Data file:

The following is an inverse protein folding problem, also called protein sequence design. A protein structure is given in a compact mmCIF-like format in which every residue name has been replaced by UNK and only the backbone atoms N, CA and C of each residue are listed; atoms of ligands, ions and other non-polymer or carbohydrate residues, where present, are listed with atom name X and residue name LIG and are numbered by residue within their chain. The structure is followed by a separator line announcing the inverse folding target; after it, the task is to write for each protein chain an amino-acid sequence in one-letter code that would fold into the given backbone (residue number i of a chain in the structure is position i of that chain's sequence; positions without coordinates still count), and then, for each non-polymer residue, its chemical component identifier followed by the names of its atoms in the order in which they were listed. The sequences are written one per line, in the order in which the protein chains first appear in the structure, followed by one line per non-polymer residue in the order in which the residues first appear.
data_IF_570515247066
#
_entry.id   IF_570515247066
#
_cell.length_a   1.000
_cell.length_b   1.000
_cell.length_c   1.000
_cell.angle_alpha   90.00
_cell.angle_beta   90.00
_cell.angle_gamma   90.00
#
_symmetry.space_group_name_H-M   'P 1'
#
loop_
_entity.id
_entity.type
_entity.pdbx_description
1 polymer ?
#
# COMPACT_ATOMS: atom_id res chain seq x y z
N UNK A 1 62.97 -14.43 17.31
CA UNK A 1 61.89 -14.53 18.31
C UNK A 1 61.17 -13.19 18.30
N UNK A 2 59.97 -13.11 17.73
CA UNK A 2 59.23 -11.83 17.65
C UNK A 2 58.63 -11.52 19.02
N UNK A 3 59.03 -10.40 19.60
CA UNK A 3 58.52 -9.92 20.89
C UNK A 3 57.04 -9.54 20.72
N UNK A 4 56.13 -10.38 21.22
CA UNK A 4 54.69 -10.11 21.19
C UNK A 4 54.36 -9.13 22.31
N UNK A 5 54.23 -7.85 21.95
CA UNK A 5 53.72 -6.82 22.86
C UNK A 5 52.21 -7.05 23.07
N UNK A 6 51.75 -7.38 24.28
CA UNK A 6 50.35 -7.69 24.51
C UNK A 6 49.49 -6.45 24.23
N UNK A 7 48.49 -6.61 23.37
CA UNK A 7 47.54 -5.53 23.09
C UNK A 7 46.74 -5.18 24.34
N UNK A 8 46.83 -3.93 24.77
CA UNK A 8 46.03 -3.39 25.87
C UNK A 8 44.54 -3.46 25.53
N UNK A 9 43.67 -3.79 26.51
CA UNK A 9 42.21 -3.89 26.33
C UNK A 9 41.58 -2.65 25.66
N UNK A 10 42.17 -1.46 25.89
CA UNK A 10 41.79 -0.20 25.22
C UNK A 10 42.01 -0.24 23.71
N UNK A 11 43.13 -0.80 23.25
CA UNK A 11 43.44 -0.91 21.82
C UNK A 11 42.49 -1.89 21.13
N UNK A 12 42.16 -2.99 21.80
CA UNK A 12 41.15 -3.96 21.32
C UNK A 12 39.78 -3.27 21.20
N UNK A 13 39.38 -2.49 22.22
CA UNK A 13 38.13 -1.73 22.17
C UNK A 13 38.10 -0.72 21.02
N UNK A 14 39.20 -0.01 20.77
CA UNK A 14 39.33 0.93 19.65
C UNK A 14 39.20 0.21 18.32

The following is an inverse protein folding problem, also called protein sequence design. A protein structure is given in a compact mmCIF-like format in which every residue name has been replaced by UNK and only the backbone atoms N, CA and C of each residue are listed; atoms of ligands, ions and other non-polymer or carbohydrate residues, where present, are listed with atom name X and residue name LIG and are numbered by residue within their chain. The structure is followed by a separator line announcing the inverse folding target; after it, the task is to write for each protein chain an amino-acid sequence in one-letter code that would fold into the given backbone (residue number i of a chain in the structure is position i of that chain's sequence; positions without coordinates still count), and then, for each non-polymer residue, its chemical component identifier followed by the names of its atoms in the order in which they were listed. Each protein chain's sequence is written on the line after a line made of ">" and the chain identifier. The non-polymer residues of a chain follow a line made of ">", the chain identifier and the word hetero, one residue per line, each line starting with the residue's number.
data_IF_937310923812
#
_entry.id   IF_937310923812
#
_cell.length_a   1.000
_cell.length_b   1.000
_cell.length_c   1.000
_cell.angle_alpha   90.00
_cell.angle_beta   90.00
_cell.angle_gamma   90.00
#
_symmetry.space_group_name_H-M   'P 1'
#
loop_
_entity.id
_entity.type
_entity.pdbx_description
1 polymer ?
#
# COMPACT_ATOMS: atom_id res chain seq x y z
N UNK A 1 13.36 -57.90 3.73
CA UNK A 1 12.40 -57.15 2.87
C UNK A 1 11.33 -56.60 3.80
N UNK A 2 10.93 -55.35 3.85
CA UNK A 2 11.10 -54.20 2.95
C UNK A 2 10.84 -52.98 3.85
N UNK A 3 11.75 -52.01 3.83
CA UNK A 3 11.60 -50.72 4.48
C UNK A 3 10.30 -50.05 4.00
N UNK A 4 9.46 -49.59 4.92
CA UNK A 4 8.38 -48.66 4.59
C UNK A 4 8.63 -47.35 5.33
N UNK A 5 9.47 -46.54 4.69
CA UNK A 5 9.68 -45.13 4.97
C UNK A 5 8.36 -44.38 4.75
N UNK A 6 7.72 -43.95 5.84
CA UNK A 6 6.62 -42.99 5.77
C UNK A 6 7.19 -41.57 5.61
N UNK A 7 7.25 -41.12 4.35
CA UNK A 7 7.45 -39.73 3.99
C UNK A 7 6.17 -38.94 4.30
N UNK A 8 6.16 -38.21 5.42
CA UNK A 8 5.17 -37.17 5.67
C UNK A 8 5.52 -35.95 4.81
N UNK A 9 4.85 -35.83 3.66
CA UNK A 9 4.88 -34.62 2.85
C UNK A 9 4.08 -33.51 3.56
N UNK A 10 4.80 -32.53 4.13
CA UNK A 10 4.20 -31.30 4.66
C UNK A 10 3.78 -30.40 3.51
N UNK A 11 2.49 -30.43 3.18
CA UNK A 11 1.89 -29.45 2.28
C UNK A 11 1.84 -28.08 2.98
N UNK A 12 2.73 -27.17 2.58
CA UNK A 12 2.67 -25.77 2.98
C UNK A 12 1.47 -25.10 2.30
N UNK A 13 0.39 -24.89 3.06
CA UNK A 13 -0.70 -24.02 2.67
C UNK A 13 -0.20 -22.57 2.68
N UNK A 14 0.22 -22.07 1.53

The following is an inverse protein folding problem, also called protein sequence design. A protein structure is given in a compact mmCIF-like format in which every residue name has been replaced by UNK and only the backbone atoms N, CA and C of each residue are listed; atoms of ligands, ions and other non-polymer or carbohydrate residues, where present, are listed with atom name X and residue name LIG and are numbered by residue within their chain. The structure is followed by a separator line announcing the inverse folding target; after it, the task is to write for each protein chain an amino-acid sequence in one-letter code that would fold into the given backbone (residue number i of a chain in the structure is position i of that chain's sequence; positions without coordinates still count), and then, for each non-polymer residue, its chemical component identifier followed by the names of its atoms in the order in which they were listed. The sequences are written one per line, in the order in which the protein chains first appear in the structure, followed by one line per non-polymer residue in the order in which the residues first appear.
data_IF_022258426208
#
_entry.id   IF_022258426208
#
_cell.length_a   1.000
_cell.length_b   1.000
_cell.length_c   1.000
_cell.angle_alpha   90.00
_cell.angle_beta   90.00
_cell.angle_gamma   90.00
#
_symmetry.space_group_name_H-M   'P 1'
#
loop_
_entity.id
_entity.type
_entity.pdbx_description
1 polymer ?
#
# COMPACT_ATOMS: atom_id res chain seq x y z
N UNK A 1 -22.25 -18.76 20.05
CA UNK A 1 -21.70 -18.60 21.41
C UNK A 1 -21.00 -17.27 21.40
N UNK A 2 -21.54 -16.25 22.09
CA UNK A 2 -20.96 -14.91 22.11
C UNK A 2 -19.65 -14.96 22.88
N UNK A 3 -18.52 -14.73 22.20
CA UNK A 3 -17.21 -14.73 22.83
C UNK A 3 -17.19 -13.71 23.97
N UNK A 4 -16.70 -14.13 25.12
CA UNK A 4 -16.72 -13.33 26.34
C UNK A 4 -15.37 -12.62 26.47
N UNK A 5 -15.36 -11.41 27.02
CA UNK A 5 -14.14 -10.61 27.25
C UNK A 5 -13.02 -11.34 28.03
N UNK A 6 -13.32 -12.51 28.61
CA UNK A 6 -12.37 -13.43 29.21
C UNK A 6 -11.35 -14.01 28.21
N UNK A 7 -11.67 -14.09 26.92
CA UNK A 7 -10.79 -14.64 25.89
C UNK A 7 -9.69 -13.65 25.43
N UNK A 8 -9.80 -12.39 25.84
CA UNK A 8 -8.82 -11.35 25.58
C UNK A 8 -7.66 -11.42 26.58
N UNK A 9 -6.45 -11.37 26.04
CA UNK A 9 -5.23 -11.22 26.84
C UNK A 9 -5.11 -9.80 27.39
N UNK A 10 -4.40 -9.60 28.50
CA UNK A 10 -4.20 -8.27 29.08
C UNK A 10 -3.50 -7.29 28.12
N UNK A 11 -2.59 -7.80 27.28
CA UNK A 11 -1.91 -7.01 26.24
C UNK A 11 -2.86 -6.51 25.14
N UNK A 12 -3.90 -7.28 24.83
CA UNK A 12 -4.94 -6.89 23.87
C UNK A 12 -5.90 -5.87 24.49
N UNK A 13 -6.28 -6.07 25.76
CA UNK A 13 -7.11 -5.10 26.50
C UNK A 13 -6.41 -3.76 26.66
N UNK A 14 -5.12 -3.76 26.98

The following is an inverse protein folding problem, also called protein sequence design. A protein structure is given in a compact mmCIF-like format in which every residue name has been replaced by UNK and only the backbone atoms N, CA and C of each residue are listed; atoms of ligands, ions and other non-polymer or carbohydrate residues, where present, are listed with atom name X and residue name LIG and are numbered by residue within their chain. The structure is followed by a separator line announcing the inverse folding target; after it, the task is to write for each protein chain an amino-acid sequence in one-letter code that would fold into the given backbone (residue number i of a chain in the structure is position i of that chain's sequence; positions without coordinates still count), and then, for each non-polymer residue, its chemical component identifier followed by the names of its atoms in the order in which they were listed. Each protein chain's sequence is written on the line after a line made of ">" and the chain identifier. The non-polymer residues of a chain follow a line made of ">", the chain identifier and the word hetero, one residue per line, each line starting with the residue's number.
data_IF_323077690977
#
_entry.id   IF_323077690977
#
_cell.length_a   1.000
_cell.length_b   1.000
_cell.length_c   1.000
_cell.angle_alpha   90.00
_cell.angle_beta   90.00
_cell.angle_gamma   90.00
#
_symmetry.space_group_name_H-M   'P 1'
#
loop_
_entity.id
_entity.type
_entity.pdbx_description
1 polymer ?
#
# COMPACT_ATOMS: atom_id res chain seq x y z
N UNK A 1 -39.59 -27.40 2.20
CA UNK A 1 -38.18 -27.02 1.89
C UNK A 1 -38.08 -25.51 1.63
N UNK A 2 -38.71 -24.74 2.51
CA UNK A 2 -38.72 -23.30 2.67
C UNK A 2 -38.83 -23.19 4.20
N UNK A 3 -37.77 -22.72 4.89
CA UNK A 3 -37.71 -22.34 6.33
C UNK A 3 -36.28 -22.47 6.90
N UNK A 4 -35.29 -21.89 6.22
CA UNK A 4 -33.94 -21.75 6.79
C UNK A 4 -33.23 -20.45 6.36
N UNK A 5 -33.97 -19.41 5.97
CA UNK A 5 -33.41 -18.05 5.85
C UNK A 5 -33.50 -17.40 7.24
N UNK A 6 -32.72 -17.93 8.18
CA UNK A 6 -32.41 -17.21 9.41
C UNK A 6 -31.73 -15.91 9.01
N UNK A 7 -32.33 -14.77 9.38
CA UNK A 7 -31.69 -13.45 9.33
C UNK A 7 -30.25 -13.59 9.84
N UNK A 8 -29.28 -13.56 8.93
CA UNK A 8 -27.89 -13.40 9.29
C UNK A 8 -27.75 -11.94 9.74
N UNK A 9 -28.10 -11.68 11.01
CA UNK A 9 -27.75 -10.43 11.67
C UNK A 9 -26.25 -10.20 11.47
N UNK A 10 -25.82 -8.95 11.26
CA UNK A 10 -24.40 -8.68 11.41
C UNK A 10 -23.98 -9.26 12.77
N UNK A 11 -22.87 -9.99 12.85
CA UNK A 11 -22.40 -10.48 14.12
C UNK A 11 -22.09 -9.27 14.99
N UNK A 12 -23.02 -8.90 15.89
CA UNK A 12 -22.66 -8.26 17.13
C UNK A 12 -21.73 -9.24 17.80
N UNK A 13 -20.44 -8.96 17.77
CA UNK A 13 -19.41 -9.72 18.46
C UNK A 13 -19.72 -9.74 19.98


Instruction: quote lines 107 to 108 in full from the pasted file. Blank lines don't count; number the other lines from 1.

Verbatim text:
CA UNK A 8 5.17 -37.17 5.67
C UNK A 8 5.52 -35.95 4.81